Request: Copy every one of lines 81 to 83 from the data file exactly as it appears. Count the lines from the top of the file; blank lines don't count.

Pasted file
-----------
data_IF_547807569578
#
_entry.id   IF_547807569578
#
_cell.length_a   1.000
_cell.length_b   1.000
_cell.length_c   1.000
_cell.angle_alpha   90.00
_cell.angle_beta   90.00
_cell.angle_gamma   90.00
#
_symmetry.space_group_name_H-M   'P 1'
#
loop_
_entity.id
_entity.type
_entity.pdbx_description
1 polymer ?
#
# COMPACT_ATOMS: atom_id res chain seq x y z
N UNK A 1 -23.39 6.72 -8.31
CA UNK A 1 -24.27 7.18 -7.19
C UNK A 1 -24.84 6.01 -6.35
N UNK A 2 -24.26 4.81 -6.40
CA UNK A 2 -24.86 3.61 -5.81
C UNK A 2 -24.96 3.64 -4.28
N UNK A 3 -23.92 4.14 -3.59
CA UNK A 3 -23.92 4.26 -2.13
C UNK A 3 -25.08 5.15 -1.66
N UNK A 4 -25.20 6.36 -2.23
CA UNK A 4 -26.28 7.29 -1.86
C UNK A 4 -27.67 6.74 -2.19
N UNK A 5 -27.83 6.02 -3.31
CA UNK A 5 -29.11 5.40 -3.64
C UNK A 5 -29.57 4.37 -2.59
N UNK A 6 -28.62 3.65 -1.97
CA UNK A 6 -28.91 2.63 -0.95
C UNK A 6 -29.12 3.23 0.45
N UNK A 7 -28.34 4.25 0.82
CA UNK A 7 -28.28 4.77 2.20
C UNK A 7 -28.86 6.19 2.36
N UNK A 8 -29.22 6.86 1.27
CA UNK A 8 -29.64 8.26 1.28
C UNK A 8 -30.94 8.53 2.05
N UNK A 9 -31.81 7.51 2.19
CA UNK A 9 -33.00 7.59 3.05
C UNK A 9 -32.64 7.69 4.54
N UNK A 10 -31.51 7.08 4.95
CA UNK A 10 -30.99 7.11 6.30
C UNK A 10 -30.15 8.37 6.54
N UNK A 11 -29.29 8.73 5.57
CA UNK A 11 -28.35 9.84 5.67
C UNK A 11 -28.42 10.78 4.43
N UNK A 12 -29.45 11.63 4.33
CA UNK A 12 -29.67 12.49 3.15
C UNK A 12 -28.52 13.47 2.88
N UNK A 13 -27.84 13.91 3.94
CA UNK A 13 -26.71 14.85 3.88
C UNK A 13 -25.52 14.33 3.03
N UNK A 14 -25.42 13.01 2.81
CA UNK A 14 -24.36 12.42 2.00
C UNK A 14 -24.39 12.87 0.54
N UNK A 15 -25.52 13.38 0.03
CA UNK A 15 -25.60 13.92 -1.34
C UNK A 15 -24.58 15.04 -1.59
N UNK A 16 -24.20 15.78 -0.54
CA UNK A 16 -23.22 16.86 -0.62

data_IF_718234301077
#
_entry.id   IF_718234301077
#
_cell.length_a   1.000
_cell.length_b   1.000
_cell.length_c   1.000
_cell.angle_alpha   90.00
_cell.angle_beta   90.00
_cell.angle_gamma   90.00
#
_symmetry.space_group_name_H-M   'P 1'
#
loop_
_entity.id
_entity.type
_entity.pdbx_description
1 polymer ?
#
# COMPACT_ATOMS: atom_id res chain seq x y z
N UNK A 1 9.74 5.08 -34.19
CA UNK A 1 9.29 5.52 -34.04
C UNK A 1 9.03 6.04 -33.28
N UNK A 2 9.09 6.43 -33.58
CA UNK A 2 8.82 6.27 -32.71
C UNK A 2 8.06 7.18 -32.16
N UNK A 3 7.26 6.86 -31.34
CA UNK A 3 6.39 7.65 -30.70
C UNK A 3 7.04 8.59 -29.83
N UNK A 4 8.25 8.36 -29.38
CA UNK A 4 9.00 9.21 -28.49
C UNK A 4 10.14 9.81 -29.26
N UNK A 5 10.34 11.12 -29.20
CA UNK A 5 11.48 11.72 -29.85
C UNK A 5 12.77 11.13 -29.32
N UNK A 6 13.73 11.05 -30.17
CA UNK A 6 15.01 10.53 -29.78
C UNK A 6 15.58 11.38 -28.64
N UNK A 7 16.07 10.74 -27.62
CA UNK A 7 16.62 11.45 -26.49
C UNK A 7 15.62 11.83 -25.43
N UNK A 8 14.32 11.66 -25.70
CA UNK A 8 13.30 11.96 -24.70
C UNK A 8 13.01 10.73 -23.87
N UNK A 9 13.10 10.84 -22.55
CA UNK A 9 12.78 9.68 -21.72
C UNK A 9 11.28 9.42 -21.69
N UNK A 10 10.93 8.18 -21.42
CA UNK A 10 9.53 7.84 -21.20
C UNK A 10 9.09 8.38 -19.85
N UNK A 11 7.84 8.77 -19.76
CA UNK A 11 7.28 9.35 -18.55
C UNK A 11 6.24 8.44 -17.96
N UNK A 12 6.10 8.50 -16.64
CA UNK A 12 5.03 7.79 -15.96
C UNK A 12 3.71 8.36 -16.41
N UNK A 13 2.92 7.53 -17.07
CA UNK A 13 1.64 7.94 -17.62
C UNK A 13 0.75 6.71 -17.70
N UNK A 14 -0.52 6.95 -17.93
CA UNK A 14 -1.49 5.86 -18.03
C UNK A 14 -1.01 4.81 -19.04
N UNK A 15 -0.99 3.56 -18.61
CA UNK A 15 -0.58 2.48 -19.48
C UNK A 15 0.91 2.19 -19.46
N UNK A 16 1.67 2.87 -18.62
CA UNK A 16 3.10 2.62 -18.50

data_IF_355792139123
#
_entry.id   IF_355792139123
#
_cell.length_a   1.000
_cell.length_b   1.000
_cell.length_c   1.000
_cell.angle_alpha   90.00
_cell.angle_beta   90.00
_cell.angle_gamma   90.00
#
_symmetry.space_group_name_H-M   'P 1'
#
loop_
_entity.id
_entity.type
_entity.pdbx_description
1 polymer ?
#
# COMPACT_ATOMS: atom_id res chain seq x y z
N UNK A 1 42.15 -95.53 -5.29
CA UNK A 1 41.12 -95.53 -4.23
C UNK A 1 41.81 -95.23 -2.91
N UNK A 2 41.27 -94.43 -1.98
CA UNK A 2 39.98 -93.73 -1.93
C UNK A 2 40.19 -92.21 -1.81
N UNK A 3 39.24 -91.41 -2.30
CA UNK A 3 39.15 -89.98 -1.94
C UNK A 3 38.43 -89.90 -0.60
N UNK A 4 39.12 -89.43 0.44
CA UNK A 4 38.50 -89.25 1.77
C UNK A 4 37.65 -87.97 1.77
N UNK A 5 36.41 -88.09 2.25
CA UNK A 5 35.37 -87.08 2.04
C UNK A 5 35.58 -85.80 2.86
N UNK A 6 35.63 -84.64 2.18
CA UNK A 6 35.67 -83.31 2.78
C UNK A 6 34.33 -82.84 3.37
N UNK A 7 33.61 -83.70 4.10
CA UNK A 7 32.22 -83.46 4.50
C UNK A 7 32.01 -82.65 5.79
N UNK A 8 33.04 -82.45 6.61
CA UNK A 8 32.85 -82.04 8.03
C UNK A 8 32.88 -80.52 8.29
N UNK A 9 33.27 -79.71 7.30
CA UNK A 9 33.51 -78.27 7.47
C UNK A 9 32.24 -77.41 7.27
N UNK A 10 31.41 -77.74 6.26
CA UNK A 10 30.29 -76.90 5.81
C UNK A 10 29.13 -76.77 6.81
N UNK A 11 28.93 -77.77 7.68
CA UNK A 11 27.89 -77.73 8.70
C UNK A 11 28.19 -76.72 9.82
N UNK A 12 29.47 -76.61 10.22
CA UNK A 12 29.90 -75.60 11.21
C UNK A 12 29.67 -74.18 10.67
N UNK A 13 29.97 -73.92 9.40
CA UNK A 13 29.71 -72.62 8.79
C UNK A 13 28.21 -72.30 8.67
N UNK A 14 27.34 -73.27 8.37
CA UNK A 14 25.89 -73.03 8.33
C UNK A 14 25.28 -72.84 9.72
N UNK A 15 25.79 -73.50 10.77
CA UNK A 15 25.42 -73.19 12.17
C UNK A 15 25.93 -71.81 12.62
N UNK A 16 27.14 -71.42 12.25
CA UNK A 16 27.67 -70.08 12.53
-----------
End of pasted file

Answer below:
loop_
_entity.id
_entity.type